Metis Awareness Week will be honoured in the city during the week of Nov. 15 to 21 as requested by Prince Rupert and District Metis Society (PRDMS) in a letter to the City addressed at the council meeting on Nov. 9.
“Our Culture and traditions are distinct from other Indigenous peoples of Canada and it is for the sake of our children that we do all we can to preserve it,” Joy Sundin president of the PRDMS said in the letter jointly signed by vice president Robert Basso.
“I encourage you to proclaim the week of November 15-21, 2020 as Métis Awareness week and to show your support by raising the Métis Infinity flags at Prince Rupert’s City Hall,” Sundin said in the letter.
While Prince Rupert City Council passed the motion to recognize the week honouring the Indigenous people, no mention of flying the flag at City Hall was made.
Basso told The Northern View on Nov. 10 this will be the third year that Métis Awareness Week has been recognized by the City of Prince Rupert and clarified the flag was not raised last year.
“They have been very gracious and set aside Louis Riel week for us,” Basso said. “We are appreciative that they do recognize the local Métis community and they are recognizing that it is an official group in Canada.”
“We are now considered one of the three indigenous groups in Canada along with the First Nations and the Inuit … so that is a milestone for us just to have that recognition,” Basso said.
With more than 100 registered Métis in Prince Rupert Basso said they are trying to raise awareness of the organization to have more people register. PRDMS has received COVID-19 funds which it has been distributing to registered and identified members by way of gift cards and gas cards.
The organization has run art classes, beading classes, and during a past Christmas held a hugely successful dance class where local musicians and ballroom dancers attended, Basso said.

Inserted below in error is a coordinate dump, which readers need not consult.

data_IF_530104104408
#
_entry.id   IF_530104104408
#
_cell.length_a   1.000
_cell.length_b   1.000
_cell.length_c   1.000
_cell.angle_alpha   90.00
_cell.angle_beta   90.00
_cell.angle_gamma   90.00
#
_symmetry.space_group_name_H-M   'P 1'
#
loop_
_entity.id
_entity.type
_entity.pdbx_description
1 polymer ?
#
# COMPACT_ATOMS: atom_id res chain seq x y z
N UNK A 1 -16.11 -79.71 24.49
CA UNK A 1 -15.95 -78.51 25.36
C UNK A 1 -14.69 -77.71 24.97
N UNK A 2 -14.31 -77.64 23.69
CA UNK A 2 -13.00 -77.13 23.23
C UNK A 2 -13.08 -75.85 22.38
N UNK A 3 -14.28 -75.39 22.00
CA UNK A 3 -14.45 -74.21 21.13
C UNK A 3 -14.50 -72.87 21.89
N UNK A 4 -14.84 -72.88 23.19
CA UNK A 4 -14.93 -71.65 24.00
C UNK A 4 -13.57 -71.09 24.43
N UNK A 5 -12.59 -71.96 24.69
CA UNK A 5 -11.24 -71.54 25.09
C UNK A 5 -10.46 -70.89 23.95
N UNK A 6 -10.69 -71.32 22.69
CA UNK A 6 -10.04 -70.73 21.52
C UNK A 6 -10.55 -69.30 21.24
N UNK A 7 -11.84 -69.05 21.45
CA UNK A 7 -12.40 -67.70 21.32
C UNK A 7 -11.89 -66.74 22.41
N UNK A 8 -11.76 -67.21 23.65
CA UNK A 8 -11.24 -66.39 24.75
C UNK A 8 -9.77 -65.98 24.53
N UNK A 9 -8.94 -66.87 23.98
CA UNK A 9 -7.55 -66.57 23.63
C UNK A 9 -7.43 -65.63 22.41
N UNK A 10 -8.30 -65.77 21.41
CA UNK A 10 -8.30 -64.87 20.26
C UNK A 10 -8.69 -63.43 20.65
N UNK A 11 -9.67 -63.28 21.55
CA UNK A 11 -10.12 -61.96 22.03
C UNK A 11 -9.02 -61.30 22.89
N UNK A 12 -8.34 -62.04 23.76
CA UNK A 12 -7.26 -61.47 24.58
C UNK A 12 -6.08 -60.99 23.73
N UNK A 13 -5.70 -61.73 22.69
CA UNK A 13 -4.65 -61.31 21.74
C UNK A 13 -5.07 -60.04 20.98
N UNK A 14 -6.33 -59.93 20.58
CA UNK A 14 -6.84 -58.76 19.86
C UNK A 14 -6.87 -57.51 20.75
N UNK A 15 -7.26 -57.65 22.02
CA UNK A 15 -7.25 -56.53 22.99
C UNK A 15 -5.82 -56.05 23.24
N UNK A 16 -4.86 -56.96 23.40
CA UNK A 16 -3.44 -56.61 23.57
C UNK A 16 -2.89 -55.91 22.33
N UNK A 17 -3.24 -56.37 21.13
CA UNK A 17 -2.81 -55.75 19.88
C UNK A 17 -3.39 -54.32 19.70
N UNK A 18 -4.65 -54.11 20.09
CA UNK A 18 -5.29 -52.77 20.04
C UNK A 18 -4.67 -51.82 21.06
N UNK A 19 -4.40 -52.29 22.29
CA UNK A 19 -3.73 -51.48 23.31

“I could not believe the response. A whole group of people came out and the place was packed and it was just an amazing success. The local Métis put it on to make our community aware that we are out there and trying to do good things.”
“A lot of events have been cancelled due to COVID. It has really complicated everything … but we do run interesting projects to make our local Metis aware of their culture. I think most of them are fairly proud to be members and it’s nice that Métis are getting recognition.”
“I think for us to be recognized as one of the Indigenous groups in Canada is a big achievement,” Basso said.
Metis Awareness Week umbrellas Louis Riel Day on Nov. 16. Basso said that Louis Riel was a ‘great guy’.
“Riel was all for democracy and equality. He was really ahead of his time in a lot of ways with his political thinking. He was looking out for his people, he was looking out for everyone,” Basso said.
“Louis Riel Day is a celebration of life and achievements of the great Canadian and politician, and serves to remind all Canadians that Louis Riel was a fearless advocate for the rights of Métis People,” Sundin said. “It is the day that Métis people in many parts of Canada celebrate our unique Metis culture and transitions and gather with our youth and children to share our ancestor’s stories.”
“Riel was a great leader of justice for Métis people and he is recognized as a pioneer in the campaign for Metis rights in Canada. Riel was executed for his defence of leading the Red River Resistance of 1869-1870, with his life ultimately sacrificed on Nov. 16, 1885,” Sundin said.
K-J Millar | Journalist
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